USA: Comfort foods not as unhealthy as they seem?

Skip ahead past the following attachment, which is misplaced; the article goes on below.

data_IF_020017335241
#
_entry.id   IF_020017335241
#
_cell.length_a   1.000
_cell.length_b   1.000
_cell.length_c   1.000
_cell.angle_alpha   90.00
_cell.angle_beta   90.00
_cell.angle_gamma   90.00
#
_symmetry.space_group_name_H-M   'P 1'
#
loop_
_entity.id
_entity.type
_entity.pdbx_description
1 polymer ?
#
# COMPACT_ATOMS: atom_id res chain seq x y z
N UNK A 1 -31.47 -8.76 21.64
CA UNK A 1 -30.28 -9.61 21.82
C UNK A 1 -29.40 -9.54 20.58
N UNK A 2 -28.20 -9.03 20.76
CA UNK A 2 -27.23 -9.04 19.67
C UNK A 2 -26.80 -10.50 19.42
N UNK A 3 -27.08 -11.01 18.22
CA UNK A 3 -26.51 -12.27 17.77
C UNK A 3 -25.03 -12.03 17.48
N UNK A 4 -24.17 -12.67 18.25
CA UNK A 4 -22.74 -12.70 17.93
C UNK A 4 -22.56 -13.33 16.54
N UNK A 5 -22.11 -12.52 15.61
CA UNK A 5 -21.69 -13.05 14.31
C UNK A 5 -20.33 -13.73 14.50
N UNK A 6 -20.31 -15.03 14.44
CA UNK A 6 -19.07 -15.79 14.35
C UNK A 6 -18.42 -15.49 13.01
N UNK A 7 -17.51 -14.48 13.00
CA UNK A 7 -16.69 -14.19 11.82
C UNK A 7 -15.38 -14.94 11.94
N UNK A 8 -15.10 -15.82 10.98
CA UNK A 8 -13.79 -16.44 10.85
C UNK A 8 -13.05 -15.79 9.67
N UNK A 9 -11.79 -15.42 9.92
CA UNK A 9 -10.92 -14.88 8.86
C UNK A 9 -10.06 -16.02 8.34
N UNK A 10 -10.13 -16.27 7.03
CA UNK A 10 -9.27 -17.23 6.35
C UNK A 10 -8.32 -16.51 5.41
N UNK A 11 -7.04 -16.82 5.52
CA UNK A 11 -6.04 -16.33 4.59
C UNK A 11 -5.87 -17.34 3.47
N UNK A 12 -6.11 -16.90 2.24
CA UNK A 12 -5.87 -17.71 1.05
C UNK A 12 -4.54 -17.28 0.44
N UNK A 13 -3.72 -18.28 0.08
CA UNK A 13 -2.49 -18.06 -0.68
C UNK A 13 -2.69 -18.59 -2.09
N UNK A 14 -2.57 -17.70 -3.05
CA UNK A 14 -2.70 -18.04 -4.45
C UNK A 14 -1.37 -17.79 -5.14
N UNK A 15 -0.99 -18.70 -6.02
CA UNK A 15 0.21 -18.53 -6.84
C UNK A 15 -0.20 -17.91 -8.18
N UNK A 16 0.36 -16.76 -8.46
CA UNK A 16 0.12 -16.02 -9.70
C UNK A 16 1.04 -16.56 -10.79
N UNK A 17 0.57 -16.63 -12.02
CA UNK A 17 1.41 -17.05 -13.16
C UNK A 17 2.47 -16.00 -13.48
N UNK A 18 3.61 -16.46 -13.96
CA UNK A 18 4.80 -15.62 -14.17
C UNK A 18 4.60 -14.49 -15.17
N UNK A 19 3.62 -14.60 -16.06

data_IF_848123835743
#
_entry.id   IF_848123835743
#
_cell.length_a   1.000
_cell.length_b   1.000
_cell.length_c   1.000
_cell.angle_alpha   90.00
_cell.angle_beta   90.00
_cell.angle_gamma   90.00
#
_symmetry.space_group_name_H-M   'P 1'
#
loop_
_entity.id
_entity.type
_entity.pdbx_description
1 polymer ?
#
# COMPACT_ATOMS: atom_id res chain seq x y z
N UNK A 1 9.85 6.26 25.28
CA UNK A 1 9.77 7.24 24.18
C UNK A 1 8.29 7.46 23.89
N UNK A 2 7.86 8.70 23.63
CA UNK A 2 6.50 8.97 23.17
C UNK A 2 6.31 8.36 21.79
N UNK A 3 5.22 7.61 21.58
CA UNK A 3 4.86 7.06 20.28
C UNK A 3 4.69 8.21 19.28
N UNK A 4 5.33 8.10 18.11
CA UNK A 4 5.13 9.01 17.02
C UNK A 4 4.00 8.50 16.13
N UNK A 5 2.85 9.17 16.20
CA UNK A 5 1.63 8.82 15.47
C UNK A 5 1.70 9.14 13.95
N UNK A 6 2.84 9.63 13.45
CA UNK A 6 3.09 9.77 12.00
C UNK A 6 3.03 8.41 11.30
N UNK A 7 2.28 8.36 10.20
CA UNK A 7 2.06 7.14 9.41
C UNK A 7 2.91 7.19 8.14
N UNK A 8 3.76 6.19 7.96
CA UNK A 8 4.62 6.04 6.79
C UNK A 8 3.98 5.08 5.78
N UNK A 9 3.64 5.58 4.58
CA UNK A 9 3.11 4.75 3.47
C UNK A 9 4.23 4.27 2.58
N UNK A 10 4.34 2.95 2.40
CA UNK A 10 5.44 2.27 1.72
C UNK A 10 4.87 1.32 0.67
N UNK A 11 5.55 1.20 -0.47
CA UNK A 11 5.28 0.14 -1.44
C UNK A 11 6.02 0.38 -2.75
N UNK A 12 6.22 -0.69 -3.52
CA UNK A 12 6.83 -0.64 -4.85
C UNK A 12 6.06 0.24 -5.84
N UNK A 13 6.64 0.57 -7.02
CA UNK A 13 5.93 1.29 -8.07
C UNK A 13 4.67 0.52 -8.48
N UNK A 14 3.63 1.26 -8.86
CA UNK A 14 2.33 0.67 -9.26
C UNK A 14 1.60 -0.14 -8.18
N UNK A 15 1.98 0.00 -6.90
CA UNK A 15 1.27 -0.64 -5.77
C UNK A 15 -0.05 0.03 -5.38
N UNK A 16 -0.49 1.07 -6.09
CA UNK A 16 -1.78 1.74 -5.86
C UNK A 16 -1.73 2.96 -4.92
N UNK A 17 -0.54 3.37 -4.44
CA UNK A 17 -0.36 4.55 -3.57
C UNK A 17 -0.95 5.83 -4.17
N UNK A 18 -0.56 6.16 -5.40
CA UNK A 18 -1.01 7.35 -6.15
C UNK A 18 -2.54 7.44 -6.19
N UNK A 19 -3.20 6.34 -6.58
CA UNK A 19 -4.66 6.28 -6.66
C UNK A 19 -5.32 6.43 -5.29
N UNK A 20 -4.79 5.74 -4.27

Not all comfort foods are unhealthy - this is the conclusion reached by a University of Illinois researcher who studies food trends. "Most of the time, when people talk about comfort foods, we think of things that are really bad for you - cookies or chips, maybe," according to Brian Wansink, associate professor of business administration at the University of Illinois at Urbana-Champaign, and director of the university's food and brand laboratory. CNN Food Center, reporting on the findings of the study, quotes the Illinois researcher saying that 40% of the time, "people choose foods that aren't necessarily bad, like chicken noodle soup, pasta and pizza. Things that, relative to ice cream, are good for you."The key findings of the study are that comfort foods are often distinct from typical "taste-good" snack foods. Women and men tend to choose different comfort foods and eat them for different reasons. Younger people prefer different comfort foods than older folks, "as food choice reflects self-image." The study also showed that people tend to eat comfort foods more often when they are feeling happy or want to celebrate, "but women are more likely than men to eat such foods when they are feeling down." Men have a preference towards comfort food that's a little more healthy, like meat, pasta and potatoes, whereas women choose items like chips, cookies, chocolate and cake.Both genders pick ice cream as their No. 1 comfort food, "though if we look at it from a dietary standpoint, a nutrition education standpoint, it's important for people to realise that if they're feeling really good or bad, they're much more likely to eat these kinds of foods," the researcher commented. He commented that "as we now know there are these cravings, we can satisfy them in another way - say with an apple or something more nutritious."
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